The amount of the non-silicon based cross-linking agent to the silicon based precursor can be from about 10% to 90% non-silicon based cross-linker to 10% to 90% silicon based precursor (preferably a silicon backbone, e.g., —Si—O— backbone, material). Thus, the ranges of amounts can be, for example: DCPD/MHF from 10/90 to 90/10, about 40/60 to 60/40, about 50/50, and combinations and variations of these ratios, as well as other ratios. A third and fourth precursor material may also be used. Thus, the ratio of non-silicon cross linker/silicon backbone precursor/third precursor, can be: form about 10% to about 80% non-silicon based cross linker; from about 10% to 80% silicon based precursor: and form about 0.1% to 40% third precursor. The ranges and amounts can be, for example: DCPD/MHF/3rd precursor from about 10/20/70 to 70/20/10, from about 10/20/70 to 10/70/20, from about 45/55/10 to about 55/45/10, from about 40/55/5 to about 55/40/5 and combinations and variations of these ratios as well as other ratios.

The precursor may be a reactive monomer. These would include molecules, such as tetramethyltetravinylcyclotetrasiloxane (TV), which formula is shown below.

This precursor may be used to provide a branching agent, a three-dimensional cross-linking agent, as well as, other features and characteristics to the cured preform and ceramic material. (It is also noted that in certain formulations, e.g., above 2%, and certain temperatures, e.g., about from about room temperature to about 60° C., this precursor may act as an inhibitor to cross-linking, e.g., in may inhibit the cross-linking of hydride and vinyl groups.)

The precursor may be a reactive monomer, for example, such as trivinyl cyclotetrasiloxane,

Divinyl cyclotetrasiloxane,

trivinyl monohydride cyclotetrasiloxane,

divinyl dihydride cyclotetrasiloxane,

and a hexamethyl cyclotetrasiloxane, such as,

The precursor may be a silane modifier, such as vinyl phenyl methylsilane, diphenylsilane, diphenylmethylsilane, and phenylmethylsilane (some of which may be used as an end capper or end termination group). These silane modifiers can provide chain extenders and branching agents.

Thus, in additional to the forgoing type of precursors, it is contemplated that a precursor may be a compound of the following general formula.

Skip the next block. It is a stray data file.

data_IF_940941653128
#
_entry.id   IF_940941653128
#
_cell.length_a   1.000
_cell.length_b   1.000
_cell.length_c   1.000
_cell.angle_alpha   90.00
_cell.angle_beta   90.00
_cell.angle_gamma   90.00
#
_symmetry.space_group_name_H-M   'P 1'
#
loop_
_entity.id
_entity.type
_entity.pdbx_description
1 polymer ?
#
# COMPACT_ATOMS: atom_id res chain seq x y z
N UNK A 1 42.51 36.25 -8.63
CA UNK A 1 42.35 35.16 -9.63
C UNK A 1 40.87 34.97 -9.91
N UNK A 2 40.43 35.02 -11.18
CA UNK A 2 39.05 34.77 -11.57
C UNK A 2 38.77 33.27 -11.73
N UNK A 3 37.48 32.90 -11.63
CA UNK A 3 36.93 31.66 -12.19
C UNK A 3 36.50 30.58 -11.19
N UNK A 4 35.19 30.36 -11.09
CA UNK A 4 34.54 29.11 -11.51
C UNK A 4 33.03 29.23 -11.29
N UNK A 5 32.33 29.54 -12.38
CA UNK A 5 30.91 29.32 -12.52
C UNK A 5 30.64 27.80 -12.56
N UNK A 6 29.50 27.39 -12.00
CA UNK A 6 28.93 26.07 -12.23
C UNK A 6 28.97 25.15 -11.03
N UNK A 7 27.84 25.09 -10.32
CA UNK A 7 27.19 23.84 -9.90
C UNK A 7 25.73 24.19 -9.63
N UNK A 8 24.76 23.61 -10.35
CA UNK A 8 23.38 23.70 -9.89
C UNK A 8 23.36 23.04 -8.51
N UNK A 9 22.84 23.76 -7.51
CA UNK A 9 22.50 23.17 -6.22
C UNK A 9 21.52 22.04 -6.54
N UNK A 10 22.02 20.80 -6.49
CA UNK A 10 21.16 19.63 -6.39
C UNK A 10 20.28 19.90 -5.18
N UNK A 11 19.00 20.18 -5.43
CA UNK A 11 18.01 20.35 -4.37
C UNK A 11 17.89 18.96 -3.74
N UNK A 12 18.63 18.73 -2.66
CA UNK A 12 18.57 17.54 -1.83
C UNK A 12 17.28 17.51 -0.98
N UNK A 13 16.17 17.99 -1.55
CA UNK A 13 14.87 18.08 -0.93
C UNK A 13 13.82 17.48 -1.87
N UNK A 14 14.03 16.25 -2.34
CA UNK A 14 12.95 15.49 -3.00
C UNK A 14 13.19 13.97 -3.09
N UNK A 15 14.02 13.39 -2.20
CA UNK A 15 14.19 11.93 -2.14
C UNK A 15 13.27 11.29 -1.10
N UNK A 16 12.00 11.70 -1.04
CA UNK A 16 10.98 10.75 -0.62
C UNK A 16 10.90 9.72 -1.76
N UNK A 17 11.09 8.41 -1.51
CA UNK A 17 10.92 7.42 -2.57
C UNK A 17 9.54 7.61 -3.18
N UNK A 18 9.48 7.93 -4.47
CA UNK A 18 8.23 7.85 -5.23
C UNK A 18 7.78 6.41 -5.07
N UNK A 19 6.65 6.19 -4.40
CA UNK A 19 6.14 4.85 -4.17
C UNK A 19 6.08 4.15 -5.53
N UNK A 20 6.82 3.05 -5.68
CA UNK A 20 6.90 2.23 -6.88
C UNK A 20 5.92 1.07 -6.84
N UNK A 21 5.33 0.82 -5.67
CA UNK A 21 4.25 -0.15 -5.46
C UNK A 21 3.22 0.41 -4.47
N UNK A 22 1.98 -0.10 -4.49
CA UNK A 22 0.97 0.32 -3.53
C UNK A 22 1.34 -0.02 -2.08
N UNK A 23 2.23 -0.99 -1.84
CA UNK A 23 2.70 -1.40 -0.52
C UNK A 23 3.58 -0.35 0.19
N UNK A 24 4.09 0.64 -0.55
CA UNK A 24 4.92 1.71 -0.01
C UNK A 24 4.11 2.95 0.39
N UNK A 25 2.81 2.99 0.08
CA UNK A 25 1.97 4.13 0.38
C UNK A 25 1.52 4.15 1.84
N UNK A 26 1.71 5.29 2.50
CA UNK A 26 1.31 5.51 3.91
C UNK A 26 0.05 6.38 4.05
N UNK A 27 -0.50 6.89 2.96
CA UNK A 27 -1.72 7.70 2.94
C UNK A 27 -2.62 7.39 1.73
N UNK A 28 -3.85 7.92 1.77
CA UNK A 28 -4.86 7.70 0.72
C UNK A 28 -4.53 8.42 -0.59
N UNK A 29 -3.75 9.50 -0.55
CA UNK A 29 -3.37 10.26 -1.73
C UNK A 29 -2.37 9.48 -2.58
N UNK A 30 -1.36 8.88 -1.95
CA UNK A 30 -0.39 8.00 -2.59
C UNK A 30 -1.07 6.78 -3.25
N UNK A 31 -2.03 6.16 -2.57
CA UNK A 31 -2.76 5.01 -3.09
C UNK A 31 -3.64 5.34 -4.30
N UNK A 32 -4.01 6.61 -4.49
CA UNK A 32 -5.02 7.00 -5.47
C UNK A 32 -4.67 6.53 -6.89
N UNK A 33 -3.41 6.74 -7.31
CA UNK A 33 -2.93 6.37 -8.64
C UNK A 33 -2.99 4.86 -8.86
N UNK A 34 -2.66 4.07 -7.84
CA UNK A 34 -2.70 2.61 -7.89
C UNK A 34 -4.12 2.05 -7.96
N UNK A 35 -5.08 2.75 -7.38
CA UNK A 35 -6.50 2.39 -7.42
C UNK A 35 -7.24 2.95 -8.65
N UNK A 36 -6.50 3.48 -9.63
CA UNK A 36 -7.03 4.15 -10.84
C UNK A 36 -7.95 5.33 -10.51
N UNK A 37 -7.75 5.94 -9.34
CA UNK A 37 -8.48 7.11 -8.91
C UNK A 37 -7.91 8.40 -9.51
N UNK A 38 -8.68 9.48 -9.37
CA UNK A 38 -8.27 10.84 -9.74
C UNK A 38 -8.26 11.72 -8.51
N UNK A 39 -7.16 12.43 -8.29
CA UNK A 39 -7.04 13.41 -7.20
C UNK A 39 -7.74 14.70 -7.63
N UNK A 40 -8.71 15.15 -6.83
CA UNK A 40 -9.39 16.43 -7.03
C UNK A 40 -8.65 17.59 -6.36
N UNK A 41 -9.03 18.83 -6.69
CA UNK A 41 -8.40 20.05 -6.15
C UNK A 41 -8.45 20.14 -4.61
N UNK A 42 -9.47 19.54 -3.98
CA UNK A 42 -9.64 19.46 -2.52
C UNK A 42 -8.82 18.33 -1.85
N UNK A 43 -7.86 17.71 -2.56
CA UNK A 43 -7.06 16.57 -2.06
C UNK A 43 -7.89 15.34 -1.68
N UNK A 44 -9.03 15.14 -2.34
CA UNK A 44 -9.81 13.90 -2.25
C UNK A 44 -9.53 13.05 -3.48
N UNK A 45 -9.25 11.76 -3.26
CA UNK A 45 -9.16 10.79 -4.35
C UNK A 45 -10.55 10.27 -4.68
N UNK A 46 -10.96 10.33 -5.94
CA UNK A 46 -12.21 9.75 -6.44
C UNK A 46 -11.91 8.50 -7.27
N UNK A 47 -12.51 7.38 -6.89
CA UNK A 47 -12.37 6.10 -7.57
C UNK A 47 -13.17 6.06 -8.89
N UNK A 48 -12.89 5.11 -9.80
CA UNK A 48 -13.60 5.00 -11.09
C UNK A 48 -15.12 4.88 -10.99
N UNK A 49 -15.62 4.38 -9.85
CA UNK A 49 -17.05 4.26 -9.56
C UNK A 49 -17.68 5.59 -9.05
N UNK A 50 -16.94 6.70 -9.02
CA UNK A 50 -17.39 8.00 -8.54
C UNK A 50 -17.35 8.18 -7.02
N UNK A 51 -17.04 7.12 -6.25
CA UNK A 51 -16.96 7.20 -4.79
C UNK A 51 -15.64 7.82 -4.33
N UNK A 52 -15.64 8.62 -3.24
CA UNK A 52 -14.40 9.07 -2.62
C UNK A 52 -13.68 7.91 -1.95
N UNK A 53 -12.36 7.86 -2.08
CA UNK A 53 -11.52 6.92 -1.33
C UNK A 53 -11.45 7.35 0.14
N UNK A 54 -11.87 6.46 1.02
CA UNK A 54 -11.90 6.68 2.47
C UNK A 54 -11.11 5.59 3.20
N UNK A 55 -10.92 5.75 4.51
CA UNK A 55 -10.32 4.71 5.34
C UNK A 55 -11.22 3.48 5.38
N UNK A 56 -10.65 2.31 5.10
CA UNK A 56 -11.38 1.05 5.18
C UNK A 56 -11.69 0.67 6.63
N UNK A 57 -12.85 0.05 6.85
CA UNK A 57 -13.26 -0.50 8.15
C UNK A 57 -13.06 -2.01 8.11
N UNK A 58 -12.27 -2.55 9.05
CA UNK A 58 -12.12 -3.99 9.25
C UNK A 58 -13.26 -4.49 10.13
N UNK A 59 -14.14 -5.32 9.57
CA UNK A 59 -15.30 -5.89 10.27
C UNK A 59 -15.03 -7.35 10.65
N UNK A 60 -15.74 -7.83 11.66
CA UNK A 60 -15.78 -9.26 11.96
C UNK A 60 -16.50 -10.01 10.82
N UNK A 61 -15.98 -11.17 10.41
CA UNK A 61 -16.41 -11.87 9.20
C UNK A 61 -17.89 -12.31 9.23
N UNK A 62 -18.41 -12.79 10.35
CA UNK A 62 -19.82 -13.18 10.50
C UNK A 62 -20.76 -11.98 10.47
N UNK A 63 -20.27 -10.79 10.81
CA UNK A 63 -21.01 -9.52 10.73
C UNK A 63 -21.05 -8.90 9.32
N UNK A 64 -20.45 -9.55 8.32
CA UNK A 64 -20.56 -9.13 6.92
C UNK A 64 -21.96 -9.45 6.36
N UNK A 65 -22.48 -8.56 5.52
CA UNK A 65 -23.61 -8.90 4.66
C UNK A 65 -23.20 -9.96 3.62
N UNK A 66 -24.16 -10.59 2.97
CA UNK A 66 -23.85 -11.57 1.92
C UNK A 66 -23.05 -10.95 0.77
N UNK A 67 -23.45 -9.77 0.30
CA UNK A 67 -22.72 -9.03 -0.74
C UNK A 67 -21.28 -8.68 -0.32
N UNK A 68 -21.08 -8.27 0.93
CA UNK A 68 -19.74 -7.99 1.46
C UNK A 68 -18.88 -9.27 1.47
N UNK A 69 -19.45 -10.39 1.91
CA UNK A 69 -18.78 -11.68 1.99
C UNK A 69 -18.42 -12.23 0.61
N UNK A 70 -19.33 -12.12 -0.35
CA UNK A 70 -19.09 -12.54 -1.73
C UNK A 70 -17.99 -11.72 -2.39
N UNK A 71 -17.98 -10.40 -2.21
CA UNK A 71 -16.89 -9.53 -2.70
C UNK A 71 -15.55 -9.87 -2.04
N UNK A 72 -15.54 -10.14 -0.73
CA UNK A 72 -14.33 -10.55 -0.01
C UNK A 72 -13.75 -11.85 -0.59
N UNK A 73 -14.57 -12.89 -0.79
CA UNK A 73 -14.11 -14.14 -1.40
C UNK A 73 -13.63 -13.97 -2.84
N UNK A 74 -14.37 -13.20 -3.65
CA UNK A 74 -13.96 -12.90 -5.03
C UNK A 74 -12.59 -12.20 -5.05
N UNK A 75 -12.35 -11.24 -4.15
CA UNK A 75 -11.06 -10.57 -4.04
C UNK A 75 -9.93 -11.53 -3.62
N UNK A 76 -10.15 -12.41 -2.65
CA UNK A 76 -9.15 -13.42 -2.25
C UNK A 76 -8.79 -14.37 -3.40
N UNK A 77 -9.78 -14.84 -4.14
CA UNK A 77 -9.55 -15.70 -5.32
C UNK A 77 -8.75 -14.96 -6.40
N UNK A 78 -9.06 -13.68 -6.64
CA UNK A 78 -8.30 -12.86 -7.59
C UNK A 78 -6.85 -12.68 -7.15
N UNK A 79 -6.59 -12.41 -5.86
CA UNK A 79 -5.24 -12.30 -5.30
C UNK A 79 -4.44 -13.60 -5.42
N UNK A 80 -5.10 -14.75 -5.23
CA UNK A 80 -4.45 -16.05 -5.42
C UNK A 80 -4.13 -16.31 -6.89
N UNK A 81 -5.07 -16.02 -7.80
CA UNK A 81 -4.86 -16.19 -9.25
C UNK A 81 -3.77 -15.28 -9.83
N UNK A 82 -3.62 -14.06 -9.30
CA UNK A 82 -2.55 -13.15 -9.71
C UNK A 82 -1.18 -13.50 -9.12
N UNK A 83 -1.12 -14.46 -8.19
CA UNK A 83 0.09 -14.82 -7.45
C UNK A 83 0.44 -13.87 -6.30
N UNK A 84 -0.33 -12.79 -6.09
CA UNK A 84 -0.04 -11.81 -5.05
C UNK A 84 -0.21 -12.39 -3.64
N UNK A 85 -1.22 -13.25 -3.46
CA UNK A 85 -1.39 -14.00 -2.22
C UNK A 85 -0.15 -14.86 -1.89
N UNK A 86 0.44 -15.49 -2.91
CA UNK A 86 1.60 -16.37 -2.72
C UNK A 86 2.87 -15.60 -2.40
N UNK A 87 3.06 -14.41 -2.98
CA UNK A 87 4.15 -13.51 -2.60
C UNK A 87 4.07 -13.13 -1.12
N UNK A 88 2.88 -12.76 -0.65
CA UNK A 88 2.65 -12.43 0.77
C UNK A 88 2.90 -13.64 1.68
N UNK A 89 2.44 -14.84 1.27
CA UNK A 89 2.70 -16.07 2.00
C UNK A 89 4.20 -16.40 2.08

Wherein end cappers E1 and E2 are chosen from groups such as trimethylsilyl (trimethyl silicon) (—Si(CH3)3), dimethylsilyl hydroxy (dimethyl silicon hydroxy) (—Si(CH3)2OH), dimethylhydridosilyl (dimethyl silicon hydride) (—Si(CH3)2H), dimethylvinylsilyl (dimethyl vinyl silicon) (—Si(CH3)2(CH═CH2)), dimethylphenylsilyl (—Si(CH3)2(C6H5)) and dimethylalkoxysilyl (dimethyl alkoxy silicon) (—Si(CH3)2(OR). The R groups R1, R2, R3, and R4 may all be different, or one or more may be the same. Thus, for example, R2 is the same as R3, R3 is the same as R4, R1 and R2 are different with R3 and R4 being the same, etc. The R groups are chosen from groups such as hydride (—H), methyl (Me)(—C), ethyl (—C—C), vinyl (—C═C), alkyl (—R)(CnH2n+1), allyl (—C—C═C), aryl (‘R), phenyl (Ph)(—C6H5), methoxy (—O—C), ethoxy (—O—C—C), siloxy (—O—Si—R3), alkoxy (—O—R), hydroxy (—O—H), phenylethyl (—C—C—C6H5) and methyl, phenyl-ethyl (—C—C(—C)(—C6H5).

In general, embodiments of formulations for polysilocarb formulations may, for example, have from about 0% to 50% MHF, about 20% to about 99% MHF, about 0% to about 30% siloxane backbone material, about 20% to about 99% siloxane backbone materials, about 0% to about 70% reactive monomers, about 0% to about 95% TV, about 0% to about 70% non-silicon based cross linker, and, about 0% to about 90% reaction products of a siloxane backbone additives with a silane modifier or an organic modifier reaction product.

In mixing the formulations sufficient time should be used to permit the precursors to become effectively mixed and dispersed. Generally, mixing of about 15 minutes to an hour is sufficient. Typically, the precursor formulations are relatively, and essentially, shear insensitive, and thus the type of pumps or mixing are not critical. It is further noted that in higher viscosity formulations additional mixing time may be required. The temperature of the formulations, during mixing should preferably be kept below about 45° C., and preferably about 10° C. (It is noted that these mixing conditions are for the pre-catalyzed formulations.)

The Reaction Type Process

In the reaction type process, in general, a chemical reaction is used to combine one, two or more precursors, typically in the presence of a solvent, to form a precursor formulation that is essentially made up of a single polymer that can then be, catalyzed, cured and pyrolized. This process provides the ability to build custom precursor formulations that when cured can provide plastics having unique and desirable features. The cured materials can also be pyrolized to form ceramics having unique features. The reaction type process allows for the predetermined balancing of different types of functionality in the end product by selecting functional groups for incorporation into the polymer that makes up the precursor formulation, e.g., phenyls which typically are not used for ceramics but have benefits for providing high temperature capabilities for plastics, and styrene which typically does not provide high temperature features for plastics but provides benefits for ceramics.